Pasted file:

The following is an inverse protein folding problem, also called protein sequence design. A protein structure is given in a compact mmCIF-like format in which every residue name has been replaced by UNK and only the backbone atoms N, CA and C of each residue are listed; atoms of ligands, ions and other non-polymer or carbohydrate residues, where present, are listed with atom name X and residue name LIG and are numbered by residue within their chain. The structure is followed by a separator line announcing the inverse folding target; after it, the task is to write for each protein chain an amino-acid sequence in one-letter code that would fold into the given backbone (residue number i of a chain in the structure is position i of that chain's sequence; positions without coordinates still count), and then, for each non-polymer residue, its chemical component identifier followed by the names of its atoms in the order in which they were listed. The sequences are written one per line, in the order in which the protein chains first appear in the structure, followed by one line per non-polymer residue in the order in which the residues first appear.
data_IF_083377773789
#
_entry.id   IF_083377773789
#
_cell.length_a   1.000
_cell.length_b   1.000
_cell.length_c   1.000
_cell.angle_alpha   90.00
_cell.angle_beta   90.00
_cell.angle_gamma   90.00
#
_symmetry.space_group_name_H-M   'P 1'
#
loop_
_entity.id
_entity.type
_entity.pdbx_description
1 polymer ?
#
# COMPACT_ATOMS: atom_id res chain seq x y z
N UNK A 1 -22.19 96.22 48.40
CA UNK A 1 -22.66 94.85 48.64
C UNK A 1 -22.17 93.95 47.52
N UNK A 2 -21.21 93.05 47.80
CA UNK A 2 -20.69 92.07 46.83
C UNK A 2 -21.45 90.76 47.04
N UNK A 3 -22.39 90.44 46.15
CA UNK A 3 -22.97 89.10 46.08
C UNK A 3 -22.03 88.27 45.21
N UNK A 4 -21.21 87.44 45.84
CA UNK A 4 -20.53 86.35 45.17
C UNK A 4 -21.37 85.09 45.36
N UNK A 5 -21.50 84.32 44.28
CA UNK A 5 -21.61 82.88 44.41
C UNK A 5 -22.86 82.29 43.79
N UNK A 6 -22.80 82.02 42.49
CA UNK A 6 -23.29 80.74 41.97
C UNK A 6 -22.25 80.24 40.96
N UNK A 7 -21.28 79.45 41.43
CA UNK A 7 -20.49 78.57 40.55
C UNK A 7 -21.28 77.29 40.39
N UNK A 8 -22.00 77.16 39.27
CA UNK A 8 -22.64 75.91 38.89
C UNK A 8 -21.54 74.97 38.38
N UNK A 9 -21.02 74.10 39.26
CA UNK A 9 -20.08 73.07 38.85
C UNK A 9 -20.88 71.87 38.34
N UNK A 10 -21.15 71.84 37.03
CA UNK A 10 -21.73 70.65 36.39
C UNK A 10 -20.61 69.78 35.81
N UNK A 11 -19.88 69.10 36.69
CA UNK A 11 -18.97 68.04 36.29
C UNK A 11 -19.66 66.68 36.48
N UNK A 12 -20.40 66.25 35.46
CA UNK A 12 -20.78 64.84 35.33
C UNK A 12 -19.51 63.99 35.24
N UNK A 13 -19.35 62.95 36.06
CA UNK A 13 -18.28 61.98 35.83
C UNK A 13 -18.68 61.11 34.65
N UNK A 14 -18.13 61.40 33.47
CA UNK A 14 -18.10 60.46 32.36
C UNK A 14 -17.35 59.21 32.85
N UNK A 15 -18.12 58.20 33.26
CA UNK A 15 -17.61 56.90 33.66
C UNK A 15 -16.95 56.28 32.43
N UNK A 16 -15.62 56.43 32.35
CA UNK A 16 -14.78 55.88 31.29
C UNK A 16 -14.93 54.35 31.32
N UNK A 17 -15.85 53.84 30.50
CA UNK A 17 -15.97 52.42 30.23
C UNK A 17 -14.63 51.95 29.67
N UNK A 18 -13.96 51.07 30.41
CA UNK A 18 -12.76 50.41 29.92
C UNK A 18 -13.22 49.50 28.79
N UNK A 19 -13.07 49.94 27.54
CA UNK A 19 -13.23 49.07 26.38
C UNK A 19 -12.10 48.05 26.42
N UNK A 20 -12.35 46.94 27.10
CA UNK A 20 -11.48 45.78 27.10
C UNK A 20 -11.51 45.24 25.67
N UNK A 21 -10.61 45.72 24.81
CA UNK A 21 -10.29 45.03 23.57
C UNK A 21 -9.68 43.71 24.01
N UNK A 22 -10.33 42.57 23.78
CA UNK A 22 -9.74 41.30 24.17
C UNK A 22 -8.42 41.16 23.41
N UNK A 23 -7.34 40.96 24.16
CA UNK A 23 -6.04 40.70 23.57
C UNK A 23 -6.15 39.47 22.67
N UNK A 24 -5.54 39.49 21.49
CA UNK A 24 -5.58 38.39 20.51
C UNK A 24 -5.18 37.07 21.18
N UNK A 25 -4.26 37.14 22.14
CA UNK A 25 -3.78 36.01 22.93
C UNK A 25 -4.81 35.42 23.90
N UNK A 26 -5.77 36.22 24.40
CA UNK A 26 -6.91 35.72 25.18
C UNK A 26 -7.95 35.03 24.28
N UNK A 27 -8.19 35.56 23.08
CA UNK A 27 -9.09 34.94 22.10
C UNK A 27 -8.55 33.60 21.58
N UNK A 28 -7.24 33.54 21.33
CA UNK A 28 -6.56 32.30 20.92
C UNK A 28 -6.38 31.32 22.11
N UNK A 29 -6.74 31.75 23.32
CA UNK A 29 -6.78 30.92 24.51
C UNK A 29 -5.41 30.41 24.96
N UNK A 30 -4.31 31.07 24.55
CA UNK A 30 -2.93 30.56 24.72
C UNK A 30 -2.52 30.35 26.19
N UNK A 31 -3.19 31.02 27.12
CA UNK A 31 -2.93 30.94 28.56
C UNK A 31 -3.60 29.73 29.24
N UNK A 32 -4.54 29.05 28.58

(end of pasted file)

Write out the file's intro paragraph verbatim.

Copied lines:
The following is an inverse protein folding problem, also called protein sequence design. A protein structure is given in a compact mmCIF-like format in which every residue name has been replaced by UNK and only the backbone atoms N, CA and C of each residue are listed; atoms of ligands, ions and other non-polymer or carbohydrate residues, where present, are listed with atom name X and residue name LIG and are numbered by residue within their chain. The structure is followed by a separator line announcing the inverse folding target; after it, the task is to write for each protein chain an amino-acid sequence in one-letter code that would fold into the given backbone (residue number i of a chain in the structure is position i of that chain's sequence; positions without coordinates still count), and then, for each non-polymer residue, its chemical component identifier followed by the names of its atoms in the order in which they were listed. The sequences are written one per line, in the order in which the protein chains first appear in the structure, followed by one line per non-polymer residue in the order in which the residues first appear.